Epilepsy care in resources-constrained settings: the nodding syndrome alliance experience in three clinics in Western Equatoria, South Sudan
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Doctors with Africa CUAMM; Department of Public Health, University of Padova (ITALY), Italy
Doctors with Africa CUAMM Italy
Amref Health Africa Italy
Amref Health Africa South Sudan
Publication date: 2023-04-26
Popul. Med. 2023;5(Supplement):A261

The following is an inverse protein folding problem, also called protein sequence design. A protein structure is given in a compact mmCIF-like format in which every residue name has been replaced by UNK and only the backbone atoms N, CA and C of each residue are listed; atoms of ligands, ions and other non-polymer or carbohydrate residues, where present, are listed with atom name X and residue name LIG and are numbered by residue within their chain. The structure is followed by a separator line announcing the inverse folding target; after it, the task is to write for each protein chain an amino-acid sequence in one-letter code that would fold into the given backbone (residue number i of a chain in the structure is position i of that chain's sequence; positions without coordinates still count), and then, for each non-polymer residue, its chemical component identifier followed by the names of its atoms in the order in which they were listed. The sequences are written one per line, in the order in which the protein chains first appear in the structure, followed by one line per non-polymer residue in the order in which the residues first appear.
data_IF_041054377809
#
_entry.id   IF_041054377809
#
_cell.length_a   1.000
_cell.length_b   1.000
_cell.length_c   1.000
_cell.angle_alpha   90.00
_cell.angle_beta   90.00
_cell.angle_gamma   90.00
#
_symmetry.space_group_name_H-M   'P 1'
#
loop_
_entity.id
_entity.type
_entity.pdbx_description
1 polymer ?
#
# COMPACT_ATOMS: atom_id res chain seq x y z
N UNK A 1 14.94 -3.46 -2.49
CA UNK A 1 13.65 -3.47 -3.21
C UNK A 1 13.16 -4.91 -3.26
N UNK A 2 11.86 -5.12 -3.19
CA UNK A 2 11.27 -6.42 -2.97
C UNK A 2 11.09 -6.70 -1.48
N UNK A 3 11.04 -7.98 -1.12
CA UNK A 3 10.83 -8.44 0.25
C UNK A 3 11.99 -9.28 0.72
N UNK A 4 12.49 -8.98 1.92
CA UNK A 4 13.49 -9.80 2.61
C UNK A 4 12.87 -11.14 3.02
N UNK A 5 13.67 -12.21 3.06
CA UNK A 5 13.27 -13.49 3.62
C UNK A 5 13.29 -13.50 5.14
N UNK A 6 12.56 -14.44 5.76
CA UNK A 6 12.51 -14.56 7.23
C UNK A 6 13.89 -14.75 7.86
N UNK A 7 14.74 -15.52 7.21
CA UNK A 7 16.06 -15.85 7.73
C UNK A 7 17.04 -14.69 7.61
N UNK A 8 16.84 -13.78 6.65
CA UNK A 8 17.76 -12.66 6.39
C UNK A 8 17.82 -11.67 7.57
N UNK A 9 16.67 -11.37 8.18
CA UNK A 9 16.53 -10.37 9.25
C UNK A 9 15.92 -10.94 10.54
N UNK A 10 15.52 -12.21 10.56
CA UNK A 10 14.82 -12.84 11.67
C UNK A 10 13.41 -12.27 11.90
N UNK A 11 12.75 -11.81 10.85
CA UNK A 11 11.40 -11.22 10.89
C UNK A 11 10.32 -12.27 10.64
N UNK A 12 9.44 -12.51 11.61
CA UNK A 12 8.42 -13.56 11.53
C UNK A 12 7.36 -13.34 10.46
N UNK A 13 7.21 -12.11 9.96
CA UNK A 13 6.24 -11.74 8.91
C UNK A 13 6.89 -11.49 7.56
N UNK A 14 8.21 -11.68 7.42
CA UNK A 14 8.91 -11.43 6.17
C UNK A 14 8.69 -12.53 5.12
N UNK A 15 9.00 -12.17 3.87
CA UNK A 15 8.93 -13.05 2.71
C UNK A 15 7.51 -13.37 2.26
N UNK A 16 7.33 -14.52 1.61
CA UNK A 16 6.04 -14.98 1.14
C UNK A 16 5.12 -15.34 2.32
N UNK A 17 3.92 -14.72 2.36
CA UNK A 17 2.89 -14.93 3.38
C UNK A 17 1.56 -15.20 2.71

Nodding Syndrome (NS) is a degenerative neurological disease with poorly understood etiology which mainly affects children in some regions of Sub-Saharan Africa. Since 2019, a consortium of NGOs (the “Nodding Syndrome Allianceȁ), led by Amref Health Africa, has been working with the Ministry of Health of South Sudan to respond to the multi-sectoral needs of people with epilepsy (PWE), including NS, in three counties of Western Equatoria. Three clinics were set up, at Lui Hospital, Maridi Hospital and Mundri Primary Health Care Centre, supported by Doctors with Africa CUAMM. Descriptive statistical analysis was conducted from patients’ databases maintained in Microsoft Excel at the clinics. Between May 2020 and August 2022, 3454 patients were enrolled, majority of them during the first year (increase of 160’ of patient admissions from May 2020 to May 2021). Among all the patients, 963 (27.8%) were under 18 years old, the most represented age group was 15–24 (56.1%) and 48.2% were Female. 7 patients received a diagnosis of confirmed NS, based on the WHO case definition. Patients with probable NS accounted for 61.7% of the total (n. 2131), while the rest were diagnosed with other forms of epilepsy. Mortality rate among the enrolled patients was 1.3%. Carbamazepine was administered in 1906 (55.2%) patients, followed by Phenobarbital (787; 22.8%), Phenytoin (506; 14.6%) and Valproic Acid (252; 7.3%). The monthly average defaulter rate during the last six months of the project was 37.5%. Among all patients, 90% reported an improvement of their quality of life after receiving treatment (47% described it as much better and 43% as better) and 90% reported a reduction in seizures frequency. Epilepsy, including NS, represent a health, social and economic burden for the affected population. Further studies are needed to better investigate etiology, epidemiology, efficacy of treatments and prevention interventions.
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